Focus on Physics: Eight Tips for New (and not so new) Teachers

Being a teacher can be a wonderful experience. Making it so is greatly aided by qualities that you can acquire. Needless to say, you must know your subject and be able to explain it well. Beyond that are traits and practices that make the difference between loving teaching and enduring teaching.

Have the right attitude
Consider your attitude toward students and science in general. Don’t try to come off as the master of your classroom; instead, be the main resource person, the pacesetter, the guide. You are the bridge between your students’ ignorance and some of the information you’ve acquired in your years of study.

Steer them away from the dead ends and time-draining peripherals you’ve encountered and keep them focused on the essentials. If students see you as their helper, they’ll appreciate your efforts. This is a matter of self-interest. An appreciated teacher has an altogether richer teaching experience than an unappreciated one.

Don’t be a “know-it-all”
When you don’t know something, don’t pretend you do. You’ll lose more respect faking knowledge than not having it. If you’re a new teacher, students will understand that you’re still pulling it together and will respect you nonetheless. But if you fake it—and they can tell—whatever respect you’ve earned plummets.

Be both firm and fair
Be firm and expect good work from students. But be fair and get assignments graded and returned quickly. Design exams that are within the abilities of students who’ve put effort into learning the material. If you have excellent students, some should score 100% or near 100% on exams. This way you avoid having to curve grades to compensate for low exam scores.

The least respected teacher in my memory was one who made exams so difficult that the highest marks were some 50%.

Answer this legitimate question
“Will that be on the test?” This often-belittled question is actually perfectly reasonable. From a student perspective, what’s important—by definition—is what you test them on. If you consider a topic important, put it on your test. How frustrating to study a topic covered extensively in class only to find it’s not on the test. Or worse, the test includes material not covered in class or in reading assignments.

Students can’t predict the questions you’ll ask, but they should be able to predict what topics the test covers. Many short questions that span course content is the way to go. Knowledge that you expect them to learn should be reflected by your test items.

Give them a second chance
Consider allowing students to repeat poor work—before a final grade. A note on a paper offering another try before grading is the sign of a concerned and caring teacher. Who among us has not sadly experienced “off” days as a student? During my teaching days, my policy was that a student could retake a similar exam, and the average of the two scores would be recorded in my gradebook.

That students could move a score down as well as up kept the number of retakes to about one-quarter of the class. If all students took retakes, the process would have been unmanageable.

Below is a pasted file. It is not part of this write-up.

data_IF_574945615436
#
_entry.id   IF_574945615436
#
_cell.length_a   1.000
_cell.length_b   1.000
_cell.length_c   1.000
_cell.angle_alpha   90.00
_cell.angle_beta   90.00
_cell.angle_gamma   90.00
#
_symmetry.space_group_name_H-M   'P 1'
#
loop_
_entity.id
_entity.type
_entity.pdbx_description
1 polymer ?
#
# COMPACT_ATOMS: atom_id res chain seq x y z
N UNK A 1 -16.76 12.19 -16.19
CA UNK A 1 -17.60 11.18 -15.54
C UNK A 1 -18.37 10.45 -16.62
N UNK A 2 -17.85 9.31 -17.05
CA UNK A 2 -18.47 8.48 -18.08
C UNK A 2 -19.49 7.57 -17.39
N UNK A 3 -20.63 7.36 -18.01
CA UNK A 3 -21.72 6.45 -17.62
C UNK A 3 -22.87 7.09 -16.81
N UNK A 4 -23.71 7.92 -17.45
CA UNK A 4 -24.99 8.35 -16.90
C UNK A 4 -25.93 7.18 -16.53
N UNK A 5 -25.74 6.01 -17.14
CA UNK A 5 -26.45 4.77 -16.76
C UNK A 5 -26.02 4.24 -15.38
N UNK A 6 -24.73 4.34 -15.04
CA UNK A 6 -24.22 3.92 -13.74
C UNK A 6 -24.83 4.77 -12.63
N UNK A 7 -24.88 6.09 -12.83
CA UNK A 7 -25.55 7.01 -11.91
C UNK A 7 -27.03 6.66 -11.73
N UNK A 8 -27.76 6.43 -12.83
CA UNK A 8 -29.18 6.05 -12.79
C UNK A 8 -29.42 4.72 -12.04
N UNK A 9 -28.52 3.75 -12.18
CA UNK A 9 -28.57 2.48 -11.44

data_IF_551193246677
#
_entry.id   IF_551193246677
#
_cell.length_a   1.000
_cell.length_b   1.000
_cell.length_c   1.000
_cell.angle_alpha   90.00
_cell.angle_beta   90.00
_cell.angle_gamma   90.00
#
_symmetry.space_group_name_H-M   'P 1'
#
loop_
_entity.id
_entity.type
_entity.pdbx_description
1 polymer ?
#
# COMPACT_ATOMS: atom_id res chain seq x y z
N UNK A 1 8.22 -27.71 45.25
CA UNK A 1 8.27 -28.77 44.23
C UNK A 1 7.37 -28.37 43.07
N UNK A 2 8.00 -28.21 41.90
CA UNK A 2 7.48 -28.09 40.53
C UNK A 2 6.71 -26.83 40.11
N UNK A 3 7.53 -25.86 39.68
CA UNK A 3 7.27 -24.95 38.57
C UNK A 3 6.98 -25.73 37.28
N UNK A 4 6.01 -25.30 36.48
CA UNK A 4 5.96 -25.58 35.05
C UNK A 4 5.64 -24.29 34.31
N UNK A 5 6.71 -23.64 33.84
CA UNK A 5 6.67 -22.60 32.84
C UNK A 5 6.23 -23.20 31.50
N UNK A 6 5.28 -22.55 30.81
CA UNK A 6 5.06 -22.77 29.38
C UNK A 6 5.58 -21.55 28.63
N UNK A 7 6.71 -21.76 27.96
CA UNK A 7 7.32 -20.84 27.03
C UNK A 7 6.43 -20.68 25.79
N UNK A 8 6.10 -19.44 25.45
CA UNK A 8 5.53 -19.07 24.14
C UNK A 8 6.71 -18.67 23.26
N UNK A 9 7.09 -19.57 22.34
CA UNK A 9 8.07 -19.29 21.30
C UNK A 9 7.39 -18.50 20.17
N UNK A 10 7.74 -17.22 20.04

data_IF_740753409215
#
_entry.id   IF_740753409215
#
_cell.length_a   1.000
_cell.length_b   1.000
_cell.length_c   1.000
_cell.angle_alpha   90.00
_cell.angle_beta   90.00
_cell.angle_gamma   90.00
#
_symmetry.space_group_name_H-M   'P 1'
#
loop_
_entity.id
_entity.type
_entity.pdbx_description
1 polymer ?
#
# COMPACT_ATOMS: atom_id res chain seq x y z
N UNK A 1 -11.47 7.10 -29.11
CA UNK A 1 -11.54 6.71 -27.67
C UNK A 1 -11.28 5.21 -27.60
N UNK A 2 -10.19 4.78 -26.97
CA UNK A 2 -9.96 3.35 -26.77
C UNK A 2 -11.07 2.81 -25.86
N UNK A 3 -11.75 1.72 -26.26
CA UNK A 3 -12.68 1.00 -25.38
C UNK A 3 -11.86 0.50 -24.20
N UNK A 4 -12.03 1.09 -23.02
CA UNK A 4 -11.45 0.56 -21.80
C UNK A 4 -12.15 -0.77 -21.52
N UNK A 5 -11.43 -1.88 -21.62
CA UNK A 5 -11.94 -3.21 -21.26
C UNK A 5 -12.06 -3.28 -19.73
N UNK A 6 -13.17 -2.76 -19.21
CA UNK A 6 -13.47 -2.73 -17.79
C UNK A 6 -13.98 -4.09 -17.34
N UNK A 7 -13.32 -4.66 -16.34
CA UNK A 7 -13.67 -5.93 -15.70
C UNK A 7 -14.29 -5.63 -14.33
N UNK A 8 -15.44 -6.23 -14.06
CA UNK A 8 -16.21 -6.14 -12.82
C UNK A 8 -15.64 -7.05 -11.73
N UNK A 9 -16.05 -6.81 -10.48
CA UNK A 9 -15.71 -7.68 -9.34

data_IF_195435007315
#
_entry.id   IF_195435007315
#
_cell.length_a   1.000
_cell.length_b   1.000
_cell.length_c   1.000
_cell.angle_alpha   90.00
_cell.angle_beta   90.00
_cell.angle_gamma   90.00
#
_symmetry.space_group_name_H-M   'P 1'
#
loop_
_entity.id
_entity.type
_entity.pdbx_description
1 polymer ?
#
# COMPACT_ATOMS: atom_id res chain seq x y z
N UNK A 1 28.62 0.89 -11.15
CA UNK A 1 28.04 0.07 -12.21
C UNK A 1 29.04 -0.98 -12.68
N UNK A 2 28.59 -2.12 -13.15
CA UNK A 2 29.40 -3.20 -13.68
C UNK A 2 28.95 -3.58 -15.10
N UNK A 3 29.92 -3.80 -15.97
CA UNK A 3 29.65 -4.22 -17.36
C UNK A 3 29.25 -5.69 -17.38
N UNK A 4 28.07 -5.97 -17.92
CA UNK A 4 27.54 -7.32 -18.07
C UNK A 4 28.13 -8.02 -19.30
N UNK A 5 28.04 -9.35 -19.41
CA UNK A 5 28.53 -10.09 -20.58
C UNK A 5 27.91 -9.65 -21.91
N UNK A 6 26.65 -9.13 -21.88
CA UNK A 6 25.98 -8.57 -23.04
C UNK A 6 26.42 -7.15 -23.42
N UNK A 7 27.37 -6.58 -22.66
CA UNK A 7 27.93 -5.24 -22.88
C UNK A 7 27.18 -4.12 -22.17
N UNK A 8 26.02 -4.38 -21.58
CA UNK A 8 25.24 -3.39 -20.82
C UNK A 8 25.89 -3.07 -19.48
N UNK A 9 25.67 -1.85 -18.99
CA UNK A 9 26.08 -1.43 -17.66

Ask lots of questions
Do less lecturing and more questioning. This keeps students engaged, and the feedback can be valuable for all. And knowing “where they stand” is important before you move on. Frequent “check with your neighbor” intervals can be an important and nonthreatening feature of your class. Students discuss their ideas with the person next to them before volunteers share their answers with the whole group.

Beware of the pitfall of answering your own questions too quickly. Use wait time, where you allow ample time before giving the next hint. Interestingly, a common difference between a new teacher and an experienced one is that the new teacher is quick to answer his or her own questions while the experienced teacher is likely to guide students to answering them.

Give respect. Get respect.
Show respect for your students. Although all your students know less than you of the science you’re teaching, some are probably smarter than you. This needn’t be a threat. We should relish bright students, even those brighter than ourselves. Underestimating the intelligence of your students is likely overestimating your own. Student respect for a teacher depends on teacher respect for them.

Care about your students
Ideally you should love your students as if they were family. Experiencing the camaraderie that goes with being family is quite wonderful. And if that can be the spirit of your classroom, hooray! Your teaching efforts will very likely produce more positive results than those of your not-so-compassionate, not-so-caring colleagues. In my student days I learned much more from teachers who cared not only for their field but for us.

Lucky are the students who feel valued by empathetic teachers. And lucky are the teachers who in return enjoy the students’ love and respect. How to be one of the loved and respected teachers in your school? If you practice the eight teaching tips of this article, they will love you.

How wonderful to be in a profession in which we can be loved for what we do.

Paul G. Hewitt (pghewitt@aol.com) is the author of Conceptual Physics, 12th edition; Conceptual Physical Science, 6th edition, coauthored with his daughter Leslie Hewitt and nephew John Suchocki; and Conceptual Integrated Science, 2nd edition, with coauthors Suzanne Lyons, John Suchocki, and Jennifer Yeh.

On the web
Complementary student tutorials that reflect teaching tips are on www.HewittDrewIt.com and www.ConceptualAcademy.com.

Editor’s Note

This article was originally published in the September issue of The 
Science Teacher
 journal from the National Science Teachers Association (NSTA).

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